Bear Fight: UM's Ultimate Frisbee TeamPosted: Updated:
MISSOULA -- Ultimate Frisbee is gaining popularity throughout the nation, and at the University of Montana, they have a club team whose quite successful. Their players come from a variety of athletic backgrounds.
"Just about every sport background, cross-country runners, basketball players, baseball players, wrestlers, but it also draws just a really fun crowd of people who are looking for just an athletic outlet or a group of friends to have at college," says Bear Fight coach Kevin Ryder.
Ultimate Frisbee is a 7-on-7 game, but when you ask the players about it, they are sure to mention the high level of sportsmanship and camaraderie.
"What I think of, and what a lot of people think of as the ultimate, pun intended, but the most perfect representation of what sports can be if sportsmanship is at the forefront," says Bear Fight Sophomore Nate Goodburn
The sport draws a laid-back individual, but with matches across the northwest, there is plenty of strategy and practice that goes into everything.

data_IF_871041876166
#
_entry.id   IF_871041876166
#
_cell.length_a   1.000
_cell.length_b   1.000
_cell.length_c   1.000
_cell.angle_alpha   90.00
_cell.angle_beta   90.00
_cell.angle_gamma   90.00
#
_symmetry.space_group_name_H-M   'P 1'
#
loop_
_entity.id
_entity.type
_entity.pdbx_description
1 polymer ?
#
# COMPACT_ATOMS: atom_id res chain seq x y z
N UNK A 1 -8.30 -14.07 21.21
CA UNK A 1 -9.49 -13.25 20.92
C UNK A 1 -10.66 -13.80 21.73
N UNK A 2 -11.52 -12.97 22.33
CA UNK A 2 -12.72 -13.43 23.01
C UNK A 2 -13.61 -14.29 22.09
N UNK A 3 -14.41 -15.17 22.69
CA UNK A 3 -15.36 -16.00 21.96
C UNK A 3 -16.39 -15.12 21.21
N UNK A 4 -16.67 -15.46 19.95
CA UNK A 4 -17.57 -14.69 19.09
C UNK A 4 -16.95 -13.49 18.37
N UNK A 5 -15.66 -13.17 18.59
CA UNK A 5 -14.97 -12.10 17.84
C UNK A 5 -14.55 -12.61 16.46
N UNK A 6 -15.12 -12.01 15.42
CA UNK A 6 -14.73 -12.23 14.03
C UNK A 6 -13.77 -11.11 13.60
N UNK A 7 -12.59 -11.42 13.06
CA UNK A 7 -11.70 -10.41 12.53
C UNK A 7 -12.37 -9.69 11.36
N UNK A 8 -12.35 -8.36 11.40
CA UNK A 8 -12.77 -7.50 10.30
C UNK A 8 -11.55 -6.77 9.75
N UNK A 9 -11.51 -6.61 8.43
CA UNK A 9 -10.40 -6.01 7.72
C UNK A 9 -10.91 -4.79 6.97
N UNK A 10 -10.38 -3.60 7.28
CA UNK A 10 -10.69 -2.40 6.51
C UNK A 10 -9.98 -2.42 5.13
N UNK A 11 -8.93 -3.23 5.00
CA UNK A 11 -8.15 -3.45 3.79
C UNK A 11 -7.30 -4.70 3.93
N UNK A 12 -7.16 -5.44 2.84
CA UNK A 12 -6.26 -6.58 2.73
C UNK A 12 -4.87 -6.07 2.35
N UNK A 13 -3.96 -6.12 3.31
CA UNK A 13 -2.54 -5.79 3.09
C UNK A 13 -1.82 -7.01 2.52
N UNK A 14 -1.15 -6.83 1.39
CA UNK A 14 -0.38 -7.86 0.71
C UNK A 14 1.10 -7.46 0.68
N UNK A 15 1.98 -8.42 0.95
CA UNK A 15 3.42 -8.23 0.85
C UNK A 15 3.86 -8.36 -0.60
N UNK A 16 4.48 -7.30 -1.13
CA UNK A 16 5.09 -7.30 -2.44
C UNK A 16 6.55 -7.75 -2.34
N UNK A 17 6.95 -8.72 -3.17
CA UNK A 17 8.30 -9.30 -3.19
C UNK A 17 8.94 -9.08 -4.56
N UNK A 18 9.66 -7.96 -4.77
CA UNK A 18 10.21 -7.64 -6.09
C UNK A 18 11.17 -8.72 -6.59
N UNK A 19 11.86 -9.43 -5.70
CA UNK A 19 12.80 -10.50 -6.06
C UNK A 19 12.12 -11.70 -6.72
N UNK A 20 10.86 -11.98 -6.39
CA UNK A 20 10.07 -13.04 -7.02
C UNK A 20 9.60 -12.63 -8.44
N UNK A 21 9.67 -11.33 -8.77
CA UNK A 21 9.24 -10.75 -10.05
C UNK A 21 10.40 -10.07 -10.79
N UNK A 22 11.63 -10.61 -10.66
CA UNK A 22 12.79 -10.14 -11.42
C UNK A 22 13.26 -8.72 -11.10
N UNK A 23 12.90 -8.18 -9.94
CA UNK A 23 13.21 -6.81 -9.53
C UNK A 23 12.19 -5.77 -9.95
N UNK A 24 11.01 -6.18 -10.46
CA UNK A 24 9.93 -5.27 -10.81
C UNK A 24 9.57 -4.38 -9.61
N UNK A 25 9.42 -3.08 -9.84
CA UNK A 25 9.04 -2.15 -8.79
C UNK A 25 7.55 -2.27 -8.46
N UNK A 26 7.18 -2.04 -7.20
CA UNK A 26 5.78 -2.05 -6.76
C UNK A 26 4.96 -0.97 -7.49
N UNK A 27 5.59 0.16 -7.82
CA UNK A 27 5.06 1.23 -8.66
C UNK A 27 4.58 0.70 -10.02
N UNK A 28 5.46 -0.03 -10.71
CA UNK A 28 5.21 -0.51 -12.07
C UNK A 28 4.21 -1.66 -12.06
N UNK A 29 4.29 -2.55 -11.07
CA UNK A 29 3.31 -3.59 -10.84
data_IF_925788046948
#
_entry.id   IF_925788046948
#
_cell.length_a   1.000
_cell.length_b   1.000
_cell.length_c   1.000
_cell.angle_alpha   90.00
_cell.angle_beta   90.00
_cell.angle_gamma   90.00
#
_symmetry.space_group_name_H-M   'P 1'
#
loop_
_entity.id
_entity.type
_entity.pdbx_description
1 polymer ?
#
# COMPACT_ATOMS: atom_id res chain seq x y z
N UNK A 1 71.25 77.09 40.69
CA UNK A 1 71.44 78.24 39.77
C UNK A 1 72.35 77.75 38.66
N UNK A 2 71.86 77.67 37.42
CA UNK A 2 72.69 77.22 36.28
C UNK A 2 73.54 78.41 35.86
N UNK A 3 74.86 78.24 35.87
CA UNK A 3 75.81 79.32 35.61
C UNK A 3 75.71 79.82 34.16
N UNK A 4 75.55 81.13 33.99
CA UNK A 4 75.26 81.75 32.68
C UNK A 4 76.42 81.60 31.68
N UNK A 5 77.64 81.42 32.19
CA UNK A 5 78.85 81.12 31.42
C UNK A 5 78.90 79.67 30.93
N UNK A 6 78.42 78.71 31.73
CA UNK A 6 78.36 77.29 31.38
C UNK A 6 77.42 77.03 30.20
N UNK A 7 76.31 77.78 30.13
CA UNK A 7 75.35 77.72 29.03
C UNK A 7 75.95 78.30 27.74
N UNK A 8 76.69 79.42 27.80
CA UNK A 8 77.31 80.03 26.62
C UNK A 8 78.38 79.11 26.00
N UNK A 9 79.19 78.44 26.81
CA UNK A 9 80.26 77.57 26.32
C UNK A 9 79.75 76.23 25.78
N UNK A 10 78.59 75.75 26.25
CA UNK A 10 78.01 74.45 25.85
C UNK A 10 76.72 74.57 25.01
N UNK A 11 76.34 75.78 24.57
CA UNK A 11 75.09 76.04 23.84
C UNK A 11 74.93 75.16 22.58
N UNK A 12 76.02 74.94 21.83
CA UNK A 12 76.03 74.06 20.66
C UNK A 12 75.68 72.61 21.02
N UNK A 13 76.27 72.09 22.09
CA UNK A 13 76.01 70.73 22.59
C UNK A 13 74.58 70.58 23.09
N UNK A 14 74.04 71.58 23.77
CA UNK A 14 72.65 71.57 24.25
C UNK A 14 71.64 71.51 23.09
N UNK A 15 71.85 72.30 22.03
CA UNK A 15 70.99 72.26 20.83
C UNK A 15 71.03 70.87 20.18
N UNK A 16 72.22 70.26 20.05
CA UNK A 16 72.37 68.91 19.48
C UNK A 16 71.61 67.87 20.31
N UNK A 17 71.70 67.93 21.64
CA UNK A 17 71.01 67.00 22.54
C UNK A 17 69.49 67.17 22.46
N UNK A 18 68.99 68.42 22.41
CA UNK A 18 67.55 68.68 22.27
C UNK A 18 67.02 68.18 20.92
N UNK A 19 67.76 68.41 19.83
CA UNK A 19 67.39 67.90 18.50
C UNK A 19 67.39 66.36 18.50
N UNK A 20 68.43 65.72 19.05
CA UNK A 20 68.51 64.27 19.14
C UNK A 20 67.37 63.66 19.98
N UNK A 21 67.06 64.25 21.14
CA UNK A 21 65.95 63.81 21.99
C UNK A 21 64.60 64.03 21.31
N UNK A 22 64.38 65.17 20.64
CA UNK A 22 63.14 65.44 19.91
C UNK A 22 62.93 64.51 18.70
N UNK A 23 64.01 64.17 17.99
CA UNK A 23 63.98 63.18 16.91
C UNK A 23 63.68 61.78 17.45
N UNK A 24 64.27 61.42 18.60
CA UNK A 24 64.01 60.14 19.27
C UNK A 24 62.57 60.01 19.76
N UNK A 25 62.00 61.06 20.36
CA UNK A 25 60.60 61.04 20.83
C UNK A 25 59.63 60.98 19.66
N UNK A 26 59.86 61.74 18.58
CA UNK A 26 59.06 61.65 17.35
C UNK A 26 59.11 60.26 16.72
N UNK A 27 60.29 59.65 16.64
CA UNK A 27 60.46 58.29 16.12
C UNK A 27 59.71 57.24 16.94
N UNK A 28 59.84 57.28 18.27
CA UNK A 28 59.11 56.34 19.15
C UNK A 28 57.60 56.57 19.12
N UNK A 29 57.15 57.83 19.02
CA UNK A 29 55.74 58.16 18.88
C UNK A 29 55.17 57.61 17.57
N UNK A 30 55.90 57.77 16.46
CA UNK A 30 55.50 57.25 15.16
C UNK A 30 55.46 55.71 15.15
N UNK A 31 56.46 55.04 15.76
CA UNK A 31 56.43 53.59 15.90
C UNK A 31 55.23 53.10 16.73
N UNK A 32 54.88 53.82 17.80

"We have a playbook, it's 27 pages long, so we've been practicing these plays ever since the fall semester," says Ryder.
"It's a very tactical game, we'll call timeouts and say ‘here's what's going to happen based on the defense' We run a series of different defenses, you can run man-to-man, you can run zone, and there's variations on that, so there is a fair amount of strategy, it just takes awhile to learn it all," says Bear fight senior captain Jake Koplen
Montana Bear Fight, comprised of UM students, isn't a scholarship sport, however it is supported by the school.
"We're a part of the sports club union, through the University of Montana, so we aren't a varsity sport obviously, but we still get a limited amount of funds. But that being said, we do travel all over the Pacific northwest into Utah, and Idaho, and play other college teams, so there is definitely an intercollegiate aspect to it," says Koplen
It's one of the fastest growing sports in the nation, and there are plenty of opportunities to play recreationally or competitively around the state, so why is Ultimate a worthwhile endeavor?
"The reason I like to play Ultimate, and the reason I think everyone should, is because it's a self-officiated sport, it's that sense of community, that you call your own fouls and violations. And when I tell that to people their first response is, ‘aren't there a lot of cheaters then?' but the truth is, if you're cheating in a sport, then people don't want to play with you, so it's a sport that's just weeded out all the people who are bad sports," says Goodburn.